Here’s how science says you should learn a new skill
Originally published on May 9th, 2017.
For travelers who have avoided visiting a country for fear of being unable to speak the language, research finds that, despite the old adage, you can in fact teach an old dog new tricks.
A new theory from University of California Riverside psychology professor Rachel Wu says that adults can continue to learn like children if they just change their mindsets.
According to Wu, when adults begin their careers, they switch from “broad learning” — learning many different skills — to “specialized learning” — focusing on just one specific area. She argues that when adults start to become experts in one area and ignore unfamiliar curriculum, it leads to a “cognitive decline.”
For adults who want to dive back into a new subject — like learning a foreign language, for example — Wu suggests re-incorporating the six elements of “broad learning” from childhood.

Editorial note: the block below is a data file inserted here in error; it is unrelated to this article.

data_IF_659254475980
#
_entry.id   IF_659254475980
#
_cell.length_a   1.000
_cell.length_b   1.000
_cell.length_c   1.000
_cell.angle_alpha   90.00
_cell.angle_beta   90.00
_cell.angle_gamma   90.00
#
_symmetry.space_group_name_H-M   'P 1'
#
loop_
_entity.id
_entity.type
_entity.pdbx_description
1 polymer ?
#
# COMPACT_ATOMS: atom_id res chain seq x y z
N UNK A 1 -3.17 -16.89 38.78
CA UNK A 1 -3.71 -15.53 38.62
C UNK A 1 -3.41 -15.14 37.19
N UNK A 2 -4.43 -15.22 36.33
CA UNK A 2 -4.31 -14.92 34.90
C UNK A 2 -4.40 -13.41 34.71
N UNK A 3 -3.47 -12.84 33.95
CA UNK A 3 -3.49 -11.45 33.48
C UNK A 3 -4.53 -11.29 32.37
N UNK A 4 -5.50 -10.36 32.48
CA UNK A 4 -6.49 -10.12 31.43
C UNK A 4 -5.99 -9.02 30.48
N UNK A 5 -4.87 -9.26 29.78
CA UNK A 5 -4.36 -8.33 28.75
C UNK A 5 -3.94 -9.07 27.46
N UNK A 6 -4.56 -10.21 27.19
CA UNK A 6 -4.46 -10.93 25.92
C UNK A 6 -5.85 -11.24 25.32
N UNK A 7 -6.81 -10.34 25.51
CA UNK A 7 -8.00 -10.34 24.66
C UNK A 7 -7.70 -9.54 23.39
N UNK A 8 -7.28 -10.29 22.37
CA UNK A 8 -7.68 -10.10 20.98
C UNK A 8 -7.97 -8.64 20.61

1. Get out of your comfort zone.
When learning a new skill, people should be open-minded to exploring new skills outside of their comfort zone.
2. Find a mentor or teacher to help.
They should also have consistent access to teachers and mentors who will guide them through learning.
3. Recognize that growth requires effort.
Learners should understand that growing will require work, and that new skills don't typically come easy.
4. Forgive your own mistakes.
Adult learners should enter their subject believing that significant effort will be required to achieve results, but also comfortable in an environment that allows mistakes and failure.
5. Find your resolve.
It’s also important to seriously commit to learning and keep going even through setbacks.
6. Learn multiple skills at the same time.
Wu also said that “learning multiple skills simultaneously” could help reignite the “broad learning” style of youth.
“What I want adults to take away from this study is that we CAN learn many new skills at any age,” Wu said in a statement. “It just takes time and dedication. We seem to make it very difficult on ourselves and other adults to learn. Perhaps this is why some aspects of cognitive aging are self-imposed.”